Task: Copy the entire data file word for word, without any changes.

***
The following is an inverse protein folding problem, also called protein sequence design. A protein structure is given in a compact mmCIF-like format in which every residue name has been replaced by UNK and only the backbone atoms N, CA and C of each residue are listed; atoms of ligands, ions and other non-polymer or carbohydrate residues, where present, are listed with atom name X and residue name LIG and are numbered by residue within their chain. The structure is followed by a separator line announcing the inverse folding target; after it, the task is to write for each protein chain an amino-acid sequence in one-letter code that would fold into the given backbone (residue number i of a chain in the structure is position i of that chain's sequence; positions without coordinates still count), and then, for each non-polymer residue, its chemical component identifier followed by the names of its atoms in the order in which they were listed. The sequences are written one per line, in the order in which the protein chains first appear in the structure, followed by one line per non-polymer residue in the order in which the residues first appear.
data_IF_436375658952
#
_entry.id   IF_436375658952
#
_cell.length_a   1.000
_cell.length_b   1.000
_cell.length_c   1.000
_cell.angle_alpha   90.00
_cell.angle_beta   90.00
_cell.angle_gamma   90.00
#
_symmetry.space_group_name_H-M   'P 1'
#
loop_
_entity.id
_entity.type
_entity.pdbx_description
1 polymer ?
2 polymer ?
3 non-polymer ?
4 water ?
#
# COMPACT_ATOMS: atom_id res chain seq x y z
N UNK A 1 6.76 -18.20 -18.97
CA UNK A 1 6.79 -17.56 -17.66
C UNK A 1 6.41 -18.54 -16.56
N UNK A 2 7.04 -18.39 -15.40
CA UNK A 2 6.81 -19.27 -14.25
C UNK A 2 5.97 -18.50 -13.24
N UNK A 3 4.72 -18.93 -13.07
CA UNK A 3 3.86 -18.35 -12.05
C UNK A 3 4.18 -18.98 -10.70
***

The following is an inverse protein folding problem, also called protein sequence design. A protein structure is given in a compact mmCIF-like format in which every residue name has been replaced by UNK and only the backbone atoms N, CA and C of each residue are listed; atoms of ligands, ions and other non-polymer or carbohydrate residues, where present, are listed with atom name X and residue name LIG and are numbered by residue within their chain. The structure is followed by a separator line announcing the inverse folding target; after it, the task is to write for each protein chain an amino-acid sequence in one-letter code that would fold into the given backbone (residue number i of a chain in the structure is position i of that chain's sequence; positions without coordinates still count), and then, for each non-polymer residue, its chemical component identifier followed by the names of its atoms in the order in which they were listed. The sequences are written one per line, in the order in which the protein chains first appear in the structure, followed by one line per non-polymer residue in the order in which the residues first appear.
data_IF_436375658952
#
_entry.id   IF_436375658952
#
_cell.length_a   1.000
_cell.length_b   1.000
_cell.length_c   1.000
_cell.angle_alpha   90.00
_cell.angle_beta   90.00
_cell.angle_gamma   90.00
#
_symmetry.space_group_name_H-M   'P 1'
#
loop_
_entity.id
_entity.type
_entity.pdbx_description
1 polymer ?
2 polymer ?
3 non-polymer ?
4 water ?
#
# COMPACT_ATOMS: atom_id res chain seq x y z
N UNK A 1 6.76 -18.20 -18.97
CA UNK A 1 6.79 -17.56 -17.66
C UNK A 1 6.41 -18.54 -16.56
N UNK A 2 7.04 -18.39 -15.40
CA UNK A 2 6.81 -19.27 -14.25
C UNK A 2 5.97 -18.50 -13.24
N UNK A 3 4.72 -18.93 -13.07
CA UNK A 3 3.86 -18.35 -12.05
C UNK A 3 4.18 -18.98 -10.70